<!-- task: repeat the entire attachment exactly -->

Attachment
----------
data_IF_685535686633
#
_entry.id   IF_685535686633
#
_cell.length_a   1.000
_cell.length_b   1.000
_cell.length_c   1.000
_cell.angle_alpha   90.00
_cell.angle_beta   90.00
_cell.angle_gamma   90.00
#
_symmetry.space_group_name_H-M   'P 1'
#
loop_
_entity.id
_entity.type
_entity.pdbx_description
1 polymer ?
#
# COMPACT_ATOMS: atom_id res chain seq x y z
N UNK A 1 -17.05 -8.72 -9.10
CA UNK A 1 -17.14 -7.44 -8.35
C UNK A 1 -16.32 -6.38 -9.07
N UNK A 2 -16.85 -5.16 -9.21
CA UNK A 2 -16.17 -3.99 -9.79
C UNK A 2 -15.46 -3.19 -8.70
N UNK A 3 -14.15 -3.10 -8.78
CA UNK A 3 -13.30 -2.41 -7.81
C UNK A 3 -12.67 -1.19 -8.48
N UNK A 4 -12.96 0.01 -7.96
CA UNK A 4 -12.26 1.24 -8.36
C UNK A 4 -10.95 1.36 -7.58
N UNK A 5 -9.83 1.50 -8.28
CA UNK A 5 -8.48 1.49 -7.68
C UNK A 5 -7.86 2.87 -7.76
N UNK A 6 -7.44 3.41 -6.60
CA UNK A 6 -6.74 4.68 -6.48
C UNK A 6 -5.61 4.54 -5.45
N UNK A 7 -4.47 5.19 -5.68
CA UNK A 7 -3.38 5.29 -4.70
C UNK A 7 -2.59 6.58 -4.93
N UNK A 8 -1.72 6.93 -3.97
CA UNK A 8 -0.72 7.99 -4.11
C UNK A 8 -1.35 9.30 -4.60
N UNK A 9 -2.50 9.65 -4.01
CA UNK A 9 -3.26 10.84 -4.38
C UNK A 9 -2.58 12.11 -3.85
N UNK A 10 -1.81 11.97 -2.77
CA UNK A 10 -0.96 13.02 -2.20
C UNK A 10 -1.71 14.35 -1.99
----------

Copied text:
data_IF_685535686633
#
_entry.id   IF_685535686633
#
_cell.length_a   1.000
_cell.length_b   1.000
_cell.length_c   1.000
_cell.angle_alpha   90.00
_cell.angle_beta   90.00
_cell.angle_gamma   90.00
#
_symmetry.space_group_name_H-M   'P 1'
#
loop_
_entity.id
_entity.type
_entity.pdbx_description
1 polymer ?
#
# COMPACT_ATOMS: atom_id res chain seq x y z
N UNK A 1 -17.05 -8.72 -9.10
CA UNK A 1 -17.14 -7.44 -8.35
C UNK A 1 -16.32 -6.38 -9.07
N UNK A 2 -16.85 -5.16 -9.21
CA UNK A 2 -16.17 -3.99 -9.79
C UNK A 2 -15.46 -3.19 -8.70
N UNK A 3 -14.15 -3.10 -8.78
CA UNK A 3 -13.30 -2.41 -7.81
C UNK A 3 -12.67 -1.19 -8.48
N UNK A 4 -12.96 0.01 -7.96
CA UNK A 4 -12.26 1.24 -8.36
C UNK A 4 -10.95 1.36 -7.58
N UNK A 5 -9.83 1.50 -8.28
CA UNK A 5 -8.48 1.49 -7.68
C UNK A 5 -7.86 2.87 -7.76
N UNK A 6 -7.44 3.41 -6.60
CA UNK A 6 -6.74 4.68 -6.48
C UNK A 6 -5.61 4.54 -5.45
N UNK A 7 -4.47 5.19 -5.68
CA UNK A 7 -3.38 5.29 -4.70
C UNK A 7 -2.59 6.58 -4.93
N UNK A 8 -1.72 6.93 -3.97
CA UNK A 8 -0.72 7.99 -4.11
C UNK A 8 -1.35 9.30 -4.60
N UNK A 9 -2.50 9.65 -4.01
CA UNK A 9 -3.26 10.84 -4.38
C UNK A 9 -2.58 12.11 -3.85
N UNK A 10 -1.81 11.97 -2.77
CA UNK A 10 -0.96 13.02 -2.20
C UNK A 10 -1.71 14.35 -1.99